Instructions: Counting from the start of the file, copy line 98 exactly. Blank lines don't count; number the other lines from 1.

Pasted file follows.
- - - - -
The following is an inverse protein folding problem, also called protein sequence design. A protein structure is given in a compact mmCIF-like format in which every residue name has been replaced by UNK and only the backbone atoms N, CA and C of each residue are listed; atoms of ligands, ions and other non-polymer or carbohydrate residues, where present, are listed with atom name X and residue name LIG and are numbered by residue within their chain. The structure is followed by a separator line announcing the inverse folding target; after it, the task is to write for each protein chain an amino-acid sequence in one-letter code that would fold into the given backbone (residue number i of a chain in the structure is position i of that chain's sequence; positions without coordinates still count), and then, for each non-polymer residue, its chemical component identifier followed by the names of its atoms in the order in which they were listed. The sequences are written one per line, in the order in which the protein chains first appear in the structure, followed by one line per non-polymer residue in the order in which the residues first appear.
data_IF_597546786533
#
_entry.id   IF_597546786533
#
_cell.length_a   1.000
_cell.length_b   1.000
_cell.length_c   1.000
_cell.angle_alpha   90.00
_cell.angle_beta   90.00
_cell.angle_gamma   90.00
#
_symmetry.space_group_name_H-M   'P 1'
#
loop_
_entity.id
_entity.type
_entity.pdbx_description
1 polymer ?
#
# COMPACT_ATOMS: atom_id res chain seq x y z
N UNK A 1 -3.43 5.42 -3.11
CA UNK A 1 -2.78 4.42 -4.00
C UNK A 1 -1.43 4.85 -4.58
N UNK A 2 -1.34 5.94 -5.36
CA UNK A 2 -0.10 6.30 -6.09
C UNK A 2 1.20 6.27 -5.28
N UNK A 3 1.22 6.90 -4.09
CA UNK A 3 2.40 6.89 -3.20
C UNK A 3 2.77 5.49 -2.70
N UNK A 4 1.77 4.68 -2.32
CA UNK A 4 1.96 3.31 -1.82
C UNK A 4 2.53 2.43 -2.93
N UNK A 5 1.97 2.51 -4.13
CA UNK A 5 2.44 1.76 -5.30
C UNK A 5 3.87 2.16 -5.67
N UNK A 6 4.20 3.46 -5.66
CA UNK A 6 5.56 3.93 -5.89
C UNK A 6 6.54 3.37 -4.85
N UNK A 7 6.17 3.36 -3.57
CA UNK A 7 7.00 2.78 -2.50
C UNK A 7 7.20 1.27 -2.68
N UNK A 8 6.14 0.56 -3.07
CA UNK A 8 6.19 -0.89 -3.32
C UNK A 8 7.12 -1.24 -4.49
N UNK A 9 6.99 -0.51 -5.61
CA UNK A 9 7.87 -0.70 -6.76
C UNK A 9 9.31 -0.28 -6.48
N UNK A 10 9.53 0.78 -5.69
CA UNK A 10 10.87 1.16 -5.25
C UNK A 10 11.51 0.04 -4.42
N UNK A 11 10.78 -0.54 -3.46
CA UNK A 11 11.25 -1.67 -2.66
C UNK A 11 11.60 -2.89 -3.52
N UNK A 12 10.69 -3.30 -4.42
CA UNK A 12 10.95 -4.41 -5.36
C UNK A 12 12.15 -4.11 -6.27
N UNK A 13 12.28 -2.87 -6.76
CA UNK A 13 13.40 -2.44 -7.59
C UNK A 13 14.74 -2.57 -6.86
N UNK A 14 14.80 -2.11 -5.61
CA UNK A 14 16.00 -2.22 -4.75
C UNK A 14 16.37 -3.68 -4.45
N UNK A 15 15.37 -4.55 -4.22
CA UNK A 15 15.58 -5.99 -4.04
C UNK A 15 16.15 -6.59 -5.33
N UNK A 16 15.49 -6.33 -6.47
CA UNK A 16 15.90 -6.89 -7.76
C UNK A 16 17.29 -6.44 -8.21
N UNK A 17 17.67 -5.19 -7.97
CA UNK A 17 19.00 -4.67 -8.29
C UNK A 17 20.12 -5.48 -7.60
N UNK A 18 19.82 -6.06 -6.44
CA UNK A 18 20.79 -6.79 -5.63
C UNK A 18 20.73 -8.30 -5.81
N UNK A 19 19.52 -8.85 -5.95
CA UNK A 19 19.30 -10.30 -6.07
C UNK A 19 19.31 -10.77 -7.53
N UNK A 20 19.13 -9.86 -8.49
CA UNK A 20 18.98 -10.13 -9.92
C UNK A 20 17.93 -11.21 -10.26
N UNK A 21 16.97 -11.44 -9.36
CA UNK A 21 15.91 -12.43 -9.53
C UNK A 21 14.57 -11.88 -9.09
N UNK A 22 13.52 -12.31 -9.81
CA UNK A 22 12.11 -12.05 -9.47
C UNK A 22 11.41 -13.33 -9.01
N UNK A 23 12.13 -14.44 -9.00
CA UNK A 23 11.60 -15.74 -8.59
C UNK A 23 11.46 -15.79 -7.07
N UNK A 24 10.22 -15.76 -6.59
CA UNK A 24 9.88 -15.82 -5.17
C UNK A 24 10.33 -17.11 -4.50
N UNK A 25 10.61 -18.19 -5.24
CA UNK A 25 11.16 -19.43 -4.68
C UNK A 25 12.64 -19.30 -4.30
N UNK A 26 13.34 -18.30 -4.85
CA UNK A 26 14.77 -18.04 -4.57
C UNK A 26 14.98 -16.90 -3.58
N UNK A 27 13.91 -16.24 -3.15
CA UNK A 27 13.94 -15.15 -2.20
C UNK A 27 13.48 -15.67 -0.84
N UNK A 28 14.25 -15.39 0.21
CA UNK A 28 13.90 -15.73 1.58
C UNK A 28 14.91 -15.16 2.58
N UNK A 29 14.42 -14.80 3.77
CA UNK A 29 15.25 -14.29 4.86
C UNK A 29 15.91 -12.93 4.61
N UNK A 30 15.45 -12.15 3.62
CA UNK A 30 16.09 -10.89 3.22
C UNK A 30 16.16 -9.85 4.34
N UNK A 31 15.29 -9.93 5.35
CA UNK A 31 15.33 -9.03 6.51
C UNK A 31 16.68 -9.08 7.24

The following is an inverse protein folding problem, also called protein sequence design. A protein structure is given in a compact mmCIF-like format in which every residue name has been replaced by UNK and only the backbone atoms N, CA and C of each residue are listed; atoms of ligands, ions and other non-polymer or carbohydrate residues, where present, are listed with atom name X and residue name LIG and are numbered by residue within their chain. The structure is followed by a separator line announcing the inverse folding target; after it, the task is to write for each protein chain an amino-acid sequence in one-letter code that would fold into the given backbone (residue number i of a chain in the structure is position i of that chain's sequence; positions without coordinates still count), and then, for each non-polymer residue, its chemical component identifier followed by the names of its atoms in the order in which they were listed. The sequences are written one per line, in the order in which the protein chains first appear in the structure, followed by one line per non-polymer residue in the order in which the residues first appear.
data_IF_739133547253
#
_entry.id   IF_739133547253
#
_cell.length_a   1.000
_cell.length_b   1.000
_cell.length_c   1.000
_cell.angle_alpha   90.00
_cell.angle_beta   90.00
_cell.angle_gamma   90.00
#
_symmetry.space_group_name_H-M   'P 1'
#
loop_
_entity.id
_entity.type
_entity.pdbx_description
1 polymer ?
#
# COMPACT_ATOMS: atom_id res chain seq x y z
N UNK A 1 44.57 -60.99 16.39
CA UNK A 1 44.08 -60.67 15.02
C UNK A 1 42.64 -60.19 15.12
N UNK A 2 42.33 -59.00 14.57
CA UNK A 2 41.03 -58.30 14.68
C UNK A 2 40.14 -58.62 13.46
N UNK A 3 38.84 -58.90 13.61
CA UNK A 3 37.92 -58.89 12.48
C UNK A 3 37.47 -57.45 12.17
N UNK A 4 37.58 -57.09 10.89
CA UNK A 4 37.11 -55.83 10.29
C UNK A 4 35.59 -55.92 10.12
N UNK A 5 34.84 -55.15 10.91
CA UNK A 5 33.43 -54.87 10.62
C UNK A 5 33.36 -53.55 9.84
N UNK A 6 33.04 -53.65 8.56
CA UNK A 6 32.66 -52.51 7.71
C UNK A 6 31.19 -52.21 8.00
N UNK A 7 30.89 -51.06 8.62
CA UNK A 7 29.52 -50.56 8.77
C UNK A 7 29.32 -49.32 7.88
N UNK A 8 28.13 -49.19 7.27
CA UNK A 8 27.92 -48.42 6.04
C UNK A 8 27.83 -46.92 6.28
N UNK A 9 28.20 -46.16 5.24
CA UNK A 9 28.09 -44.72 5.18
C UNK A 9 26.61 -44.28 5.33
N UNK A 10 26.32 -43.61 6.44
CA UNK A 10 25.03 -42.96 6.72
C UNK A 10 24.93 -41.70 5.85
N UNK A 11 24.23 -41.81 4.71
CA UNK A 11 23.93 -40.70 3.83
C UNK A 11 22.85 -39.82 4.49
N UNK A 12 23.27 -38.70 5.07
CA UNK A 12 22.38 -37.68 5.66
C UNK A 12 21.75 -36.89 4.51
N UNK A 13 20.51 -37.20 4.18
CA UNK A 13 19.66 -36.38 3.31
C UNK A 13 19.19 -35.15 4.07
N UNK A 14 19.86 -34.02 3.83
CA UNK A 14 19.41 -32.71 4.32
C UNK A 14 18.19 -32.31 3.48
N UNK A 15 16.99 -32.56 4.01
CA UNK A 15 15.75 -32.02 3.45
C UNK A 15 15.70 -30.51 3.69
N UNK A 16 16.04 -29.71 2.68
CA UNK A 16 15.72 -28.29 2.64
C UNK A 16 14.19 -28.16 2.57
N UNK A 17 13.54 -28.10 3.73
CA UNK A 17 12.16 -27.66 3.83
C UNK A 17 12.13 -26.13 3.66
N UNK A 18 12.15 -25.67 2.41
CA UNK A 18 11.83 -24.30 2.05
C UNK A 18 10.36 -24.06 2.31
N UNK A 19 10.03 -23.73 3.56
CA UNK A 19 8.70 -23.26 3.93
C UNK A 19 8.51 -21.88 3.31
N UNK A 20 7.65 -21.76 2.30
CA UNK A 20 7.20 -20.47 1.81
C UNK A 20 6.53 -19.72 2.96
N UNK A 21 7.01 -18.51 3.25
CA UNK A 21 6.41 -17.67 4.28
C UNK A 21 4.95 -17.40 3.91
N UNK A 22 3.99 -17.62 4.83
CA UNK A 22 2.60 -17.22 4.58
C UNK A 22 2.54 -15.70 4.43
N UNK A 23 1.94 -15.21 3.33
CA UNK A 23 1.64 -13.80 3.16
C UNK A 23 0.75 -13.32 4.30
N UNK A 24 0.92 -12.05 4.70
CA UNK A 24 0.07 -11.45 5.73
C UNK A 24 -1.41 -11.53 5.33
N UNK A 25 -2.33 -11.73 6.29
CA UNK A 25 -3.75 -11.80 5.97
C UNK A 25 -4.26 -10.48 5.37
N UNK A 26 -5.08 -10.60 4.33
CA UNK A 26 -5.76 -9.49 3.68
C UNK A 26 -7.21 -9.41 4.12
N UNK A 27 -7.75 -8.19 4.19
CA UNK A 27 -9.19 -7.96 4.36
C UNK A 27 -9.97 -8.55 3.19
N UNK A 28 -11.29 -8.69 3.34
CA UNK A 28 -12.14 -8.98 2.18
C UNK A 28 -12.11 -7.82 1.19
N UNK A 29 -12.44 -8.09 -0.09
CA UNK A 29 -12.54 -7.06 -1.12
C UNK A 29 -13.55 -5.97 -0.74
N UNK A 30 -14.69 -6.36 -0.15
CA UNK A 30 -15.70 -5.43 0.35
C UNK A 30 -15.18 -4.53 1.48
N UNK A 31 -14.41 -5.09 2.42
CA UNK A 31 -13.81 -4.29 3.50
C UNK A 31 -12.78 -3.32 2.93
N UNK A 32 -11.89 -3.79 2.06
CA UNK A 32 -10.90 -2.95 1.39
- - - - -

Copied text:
CA UNK A 26 14.77 -18.04 -4.57